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Highly rated Hicks will start in Beloit

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THOMAS J. MILLER
April 8, 2010
— Aaron Hicks says he is good enough at golf that he could have earned a spot on the PGA Tour.

Beloit Snappers manager Nelson Prada says the 20-year-old Hicks can throw 98 miles per hour on the mound.


But Hicks will be stationed in center field tonight when the Snappers are scheduled to begin the Midwest League baseball season at Cedar Rapids, Iowa.


Snapper fans already caught Hicks in action at Pohlman Field. The Minnesota Twins’ first-round selection in the June, 2008, draft was promoted to Beloit last June.


After a slow start, Hicks finished the Midwest League season with a .251 batting average in 67 games at Beloit.


Now the 6-foot-2, 178-pound Hicks wants to display the talents that caused scouts to compare him to Torii Hunter, Adam Jones and Darryl Strawberry.


An MLB.com scouting report on Hicks reads: “When all is said and done, Hicks could be a franchise-type player, a power-speed combination who will provide Gold Glove-caliber defense in center field.”


Hicks thought maybe the Twins would assign him to Fort Myers (Fla.), the team’s advanced Class A team. The Twins, however, probably wanted the Long Beach, Calif., native to experience April in Wisconsin.


“Coming back here lets me play in cold weather for the first time,” Hicks said. “I’ve never done that before.”


Hicks was an all-around athlete in Long Beach, but he didn’t play baseball until he was 13. He could dunk a basketball when he was a freshman, and his first passion was golf.


“If I had stayed with that, I think I would have been playing competitively in the PGA or whatever,” Hicks said. “But with baseball, I don’t know, I just loved it as soon as I picked it up. Ever since then, it’s been all baseball, every day.”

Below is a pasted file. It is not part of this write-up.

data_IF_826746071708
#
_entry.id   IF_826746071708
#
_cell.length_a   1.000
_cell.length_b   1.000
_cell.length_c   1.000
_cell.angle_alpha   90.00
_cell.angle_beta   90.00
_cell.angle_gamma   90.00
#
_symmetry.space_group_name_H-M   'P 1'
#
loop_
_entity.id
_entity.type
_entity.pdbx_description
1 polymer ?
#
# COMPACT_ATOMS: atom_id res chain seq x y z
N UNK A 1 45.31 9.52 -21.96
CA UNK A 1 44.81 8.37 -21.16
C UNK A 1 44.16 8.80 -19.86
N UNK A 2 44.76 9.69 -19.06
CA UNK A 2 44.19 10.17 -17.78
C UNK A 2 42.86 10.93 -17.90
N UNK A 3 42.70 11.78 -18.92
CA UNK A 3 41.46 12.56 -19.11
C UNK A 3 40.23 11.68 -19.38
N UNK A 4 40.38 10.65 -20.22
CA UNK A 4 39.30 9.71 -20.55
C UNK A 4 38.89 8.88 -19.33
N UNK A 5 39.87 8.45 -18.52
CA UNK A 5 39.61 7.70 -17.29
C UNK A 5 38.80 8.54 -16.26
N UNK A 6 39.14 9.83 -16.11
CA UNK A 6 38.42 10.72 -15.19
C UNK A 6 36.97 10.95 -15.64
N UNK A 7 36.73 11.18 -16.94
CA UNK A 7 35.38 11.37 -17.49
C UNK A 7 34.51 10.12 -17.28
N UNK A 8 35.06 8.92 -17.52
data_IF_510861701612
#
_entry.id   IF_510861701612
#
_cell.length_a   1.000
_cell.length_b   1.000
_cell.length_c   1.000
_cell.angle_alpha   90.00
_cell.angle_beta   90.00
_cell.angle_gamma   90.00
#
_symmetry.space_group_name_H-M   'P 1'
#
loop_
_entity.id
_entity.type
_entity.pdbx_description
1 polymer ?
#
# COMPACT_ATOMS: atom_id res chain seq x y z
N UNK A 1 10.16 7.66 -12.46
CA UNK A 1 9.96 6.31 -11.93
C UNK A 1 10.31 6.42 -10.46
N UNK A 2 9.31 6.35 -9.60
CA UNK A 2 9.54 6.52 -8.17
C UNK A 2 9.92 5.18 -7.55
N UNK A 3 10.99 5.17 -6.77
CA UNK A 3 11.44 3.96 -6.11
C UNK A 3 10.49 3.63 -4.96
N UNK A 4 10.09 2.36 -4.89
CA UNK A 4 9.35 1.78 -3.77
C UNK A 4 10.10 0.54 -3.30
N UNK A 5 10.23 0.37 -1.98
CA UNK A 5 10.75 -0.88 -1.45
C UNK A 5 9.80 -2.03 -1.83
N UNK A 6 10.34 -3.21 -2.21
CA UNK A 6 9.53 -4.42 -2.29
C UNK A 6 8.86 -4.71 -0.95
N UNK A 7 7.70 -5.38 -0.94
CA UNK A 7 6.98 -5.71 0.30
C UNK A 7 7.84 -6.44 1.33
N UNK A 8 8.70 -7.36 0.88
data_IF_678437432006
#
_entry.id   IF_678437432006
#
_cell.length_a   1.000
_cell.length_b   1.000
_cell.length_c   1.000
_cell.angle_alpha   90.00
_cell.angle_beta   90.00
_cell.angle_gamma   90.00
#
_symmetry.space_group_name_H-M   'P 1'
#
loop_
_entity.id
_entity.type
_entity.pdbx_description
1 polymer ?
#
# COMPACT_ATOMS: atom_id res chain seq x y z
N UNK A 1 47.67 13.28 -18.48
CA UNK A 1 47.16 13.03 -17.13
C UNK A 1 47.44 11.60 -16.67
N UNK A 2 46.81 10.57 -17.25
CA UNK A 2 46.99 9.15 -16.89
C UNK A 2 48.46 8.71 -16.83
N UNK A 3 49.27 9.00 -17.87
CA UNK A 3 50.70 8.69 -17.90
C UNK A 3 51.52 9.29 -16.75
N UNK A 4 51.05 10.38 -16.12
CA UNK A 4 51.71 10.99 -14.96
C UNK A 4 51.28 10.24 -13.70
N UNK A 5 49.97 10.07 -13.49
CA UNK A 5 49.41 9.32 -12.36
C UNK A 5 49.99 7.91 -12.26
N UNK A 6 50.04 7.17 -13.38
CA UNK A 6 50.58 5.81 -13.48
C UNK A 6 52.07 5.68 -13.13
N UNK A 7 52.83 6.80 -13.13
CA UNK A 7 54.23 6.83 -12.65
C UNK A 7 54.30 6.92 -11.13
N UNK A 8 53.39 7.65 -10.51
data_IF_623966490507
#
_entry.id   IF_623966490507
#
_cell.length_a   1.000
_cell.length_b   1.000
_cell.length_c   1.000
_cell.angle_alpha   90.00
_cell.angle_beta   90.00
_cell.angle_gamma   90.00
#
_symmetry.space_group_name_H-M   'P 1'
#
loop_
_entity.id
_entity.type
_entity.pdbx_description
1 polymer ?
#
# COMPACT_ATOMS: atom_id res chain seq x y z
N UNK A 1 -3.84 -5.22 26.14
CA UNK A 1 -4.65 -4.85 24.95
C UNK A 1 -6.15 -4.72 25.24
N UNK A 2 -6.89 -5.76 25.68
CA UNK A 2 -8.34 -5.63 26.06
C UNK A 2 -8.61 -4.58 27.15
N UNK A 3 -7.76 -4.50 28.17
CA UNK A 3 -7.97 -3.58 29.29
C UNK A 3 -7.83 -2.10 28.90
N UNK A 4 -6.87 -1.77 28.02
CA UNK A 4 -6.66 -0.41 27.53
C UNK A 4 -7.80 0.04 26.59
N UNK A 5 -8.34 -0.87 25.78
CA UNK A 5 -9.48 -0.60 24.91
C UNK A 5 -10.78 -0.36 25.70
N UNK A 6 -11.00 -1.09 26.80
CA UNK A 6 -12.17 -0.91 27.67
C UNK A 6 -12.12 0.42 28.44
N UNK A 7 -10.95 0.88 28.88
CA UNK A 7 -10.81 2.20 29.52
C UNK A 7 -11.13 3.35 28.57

Prada says Hicks truly is a five-tool player, a rare commodity that can hit, hit with power, run, throw and field.


“He’s got everything you want,” Prada said.


In fact, Hicks could be on the Snappers’ pitching staff.


“You could put him on the mound, and he could throw 98 (mph),” Prada said. “But I don’t see myself putting him on the mound, because I would be fired the next day.”


With Hicks’ running speed, he is a pitcher’s best friend in center field.


“I love to track balls down,” he said. “Take away hits from guys. That’s what I like to do.”


Hicks has to make the most improvement at the plate to move up the organizational chain. He will bat third in the Snappers’ order, but Prada doesn’t want him to overswing.


“He has to have more patience at the plate,” Prada said. “Sometimes he overswings for power. We have to make him understand that he has power. He doesn’t have to overswing for power.


“He has to understand that he has to be a better average hitter. When he hits the ball more consistently, he’s going to hit homers.”


If he accomplishes what he wants to in the first half of the Midwest League season, the Twins likely will promote him to Fort Myers for the rest of the year.


At that rate, Hicks will be playing in the major leagues at Target Field in Minneapolis by 2013. Hicks, who led his high school to the California state championship, with the title game played at Dodger Stadium, got to tour the Twins’ new stadium at the team’s Fanfest last month.


“It’s terrific,” he said. “I can’t wait to play there.”


For at least the first three months of the season, Beloit fans will get to see one of his earliest steps to get there.



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